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Ah-nuld gets top billing and Linda Hamilton's veins bulge off the screen, but the real stars of "Terminator 2: Judgment Day" aren't in front of the camera. Crowds sure go for that Shakespearean dialogue--"Hasta la vista, baby," Schwarzenegger tells the bad guy--but it seems to be the special effects that are making T2 this summer's around-the-blockbuster.

How do they ever get the evil T-1000 (Robert Patrick), a blob of gleaming liquid chrome, to take on so many different forms, including any human it touches? How about when Schwarzenegger blasts the cyborg full of holes--in one scene even slicing its head in two, only to see it fuse back together? And how about when the T-1000 fluidly emerges from a hospital tile floor?

Well, don't ask the director-producer-writer behind the $94 million movie. The obsessively possessive James Cameron doesn't want anyone to know just yet how he's made such cinematic magic. "We want to keep the mystery alive," says Larry Kasanoff, his partner at Lightstorm Entertainment. "They don't ask Siegfried and Roy how they make the lion disappear." None of this, of course, has anything to do with selling tickets or manipulating continued public fascination with T2. Anyway, if you don't want to learn the secrets, stop reading right now and skip back to NEWSMAKERS. Otherwise, here's How They Do It:

Digital Compositing. It is the state-of-the-art marriage of filmmaking and computer technology--courtesy of the wizards at Industrial Light & Magic in Marin County, Calif., the special-effects empire founded by George Lucas. ILM general manager Scott Ross says Lightstorm has forbidden the company from talking about its work on T2. But the process isn't entirely unknown in the industry. It begins by scanning a film image (like the T-1000 in human form) and converting it into a language that a computer can understand. That technique, called digitizing, means breaking down the celluloid picture into an electronic signal of 1s and 0s, similar to what's on audio compact discs. Sounds simple enough, yet one film frame--1/24th of a second--takes up 20 megabytes of computer memory, or enough to write an abridged version of "War and Peace." ILMers count in gigabytes--thousands of millions of bytes.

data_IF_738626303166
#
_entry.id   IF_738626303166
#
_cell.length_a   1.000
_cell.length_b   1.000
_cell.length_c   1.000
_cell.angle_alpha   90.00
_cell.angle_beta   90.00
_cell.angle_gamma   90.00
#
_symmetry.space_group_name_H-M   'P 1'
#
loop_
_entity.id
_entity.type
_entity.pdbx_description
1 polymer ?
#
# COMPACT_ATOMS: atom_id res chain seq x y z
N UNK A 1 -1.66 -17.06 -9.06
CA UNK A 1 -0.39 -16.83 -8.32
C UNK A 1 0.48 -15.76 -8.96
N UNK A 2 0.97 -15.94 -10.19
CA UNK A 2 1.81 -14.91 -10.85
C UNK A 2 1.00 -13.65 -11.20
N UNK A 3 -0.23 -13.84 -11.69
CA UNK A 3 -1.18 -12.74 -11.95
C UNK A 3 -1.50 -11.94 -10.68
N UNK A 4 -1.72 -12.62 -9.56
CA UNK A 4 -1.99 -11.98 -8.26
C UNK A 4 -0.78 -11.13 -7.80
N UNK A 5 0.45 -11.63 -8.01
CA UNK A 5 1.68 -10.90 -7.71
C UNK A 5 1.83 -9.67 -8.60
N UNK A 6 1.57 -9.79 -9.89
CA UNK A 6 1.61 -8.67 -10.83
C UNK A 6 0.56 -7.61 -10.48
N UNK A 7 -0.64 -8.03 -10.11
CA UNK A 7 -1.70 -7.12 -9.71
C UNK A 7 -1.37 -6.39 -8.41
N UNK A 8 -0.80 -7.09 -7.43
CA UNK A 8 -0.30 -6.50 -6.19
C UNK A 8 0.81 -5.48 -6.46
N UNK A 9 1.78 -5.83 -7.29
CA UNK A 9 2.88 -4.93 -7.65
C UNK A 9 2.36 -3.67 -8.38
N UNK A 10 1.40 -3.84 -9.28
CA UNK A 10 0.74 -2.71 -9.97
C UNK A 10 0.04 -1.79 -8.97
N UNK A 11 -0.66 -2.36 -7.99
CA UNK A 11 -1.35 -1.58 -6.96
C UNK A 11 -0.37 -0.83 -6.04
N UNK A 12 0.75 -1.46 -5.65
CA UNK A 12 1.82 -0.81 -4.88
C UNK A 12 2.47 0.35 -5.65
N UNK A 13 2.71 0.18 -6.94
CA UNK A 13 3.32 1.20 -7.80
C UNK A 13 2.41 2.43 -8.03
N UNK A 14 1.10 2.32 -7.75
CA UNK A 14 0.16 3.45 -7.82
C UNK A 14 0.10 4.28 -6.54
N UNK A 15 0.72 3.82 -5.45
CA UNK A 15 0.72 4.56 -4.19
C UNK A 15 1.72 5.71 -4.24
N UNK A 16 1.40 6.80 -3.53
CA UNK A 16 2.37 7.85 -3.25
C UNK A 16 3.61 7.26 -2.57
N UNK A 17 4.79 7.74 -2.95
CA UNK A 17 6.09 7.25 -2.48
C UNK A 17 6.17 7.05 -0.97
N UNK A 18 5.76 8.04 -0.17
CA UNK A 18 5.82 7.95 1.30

Once in the computer, the film image can be manipulated by a graphics artist in limitless ways: shape, color, density, all the while maintaining proper angle and perspective. Moreover, that image can be combined with ones invented solely by the computer. In "Terminator 2," all shots of the liquid T-1000 cyborg are creations of a person at a keyboard. And they look utterly realistic, quite unlike the primitive images used in, say, TV news logos and commercials. Indeed, before the age of lightning-fast computers, the only way T-1000 could ever have been born was through the use of animation and miniatures, and that wouldn't have looked believable.

To complete their electronic sleight of hand, ILM technicians have to merge the film--and computer-generated images seamlessly through another trick called morphing, short for metamorphasizing. That's how T-1000 mutates between humanoid and molten forms before our very eyes, with no cutaways. When the computer work is done, the composite images must then be translated back to the celluloid form--reversing the digitizing that began the process. For a film sequence of a minute or two--the length of the T2 tile scene-- digital compositing takes dozens of ILMers several weeks, rooms and rooms of memory disks and a bundle of money. There are about 40 computer-doctored sequences in T2. According to the trade magazine Cinefex, ILM invested in $3.5 million of new equipment for T2 work.

Compositing has been used before at ILM. Computers gave life to a dead planet in "Star Trek II: The Wrath of Khan" (1982), let a sorceress morph her way through the animal world in "Willow" (1988) and aged the diabolic Donovan 400 years in "Indiana Jones and the Last Crusade" (1989). Then came Cameron's "The Abyss" (1989), with the digital invention of Pseudopod, an undulating column of sea water that could mirror the faces of people. What makes "Terminator 2" a new breakthrough - and again confirms Cameron as a pioneer of special effects - is that the T-1000 cyborg moves with the whole range of human motions.

The next step? Faster machines and better software will refine the technique. Stuntpeople will become superfluous as real actors are able to "appear" in dangerous scenes. "Creature" shops that built E.T. and Darth Vader will be phased out as computers take over. But at ILM, where the techies have worked on six of the 10 most successful films in history, the vision is a bit more grand. Ross, whose office is along the "billion-dollar corridor" where posters of ILM spectaculars are displayed, says the day is coming when movies will be entirely the pigment of a computer's imagination. "We'll be able, God forbid, to put Marilyn Monroe starring alongside Arnold," he says. "And you won't believe your eyes."

T2 is just the latest film to use new technological tricks to dazzle audiences. Among the other legends of cinematic special effects:

French magician Georges Melies pioneers the field.

Forget Fay Wray. A furry model and a skyscraper stole this show.

The first of the modern outer-space films, by Stanley Kubrick. Part sci-fi, part fantasy.

George Lucas's legacy. The Force that created ILM and a new era in FX.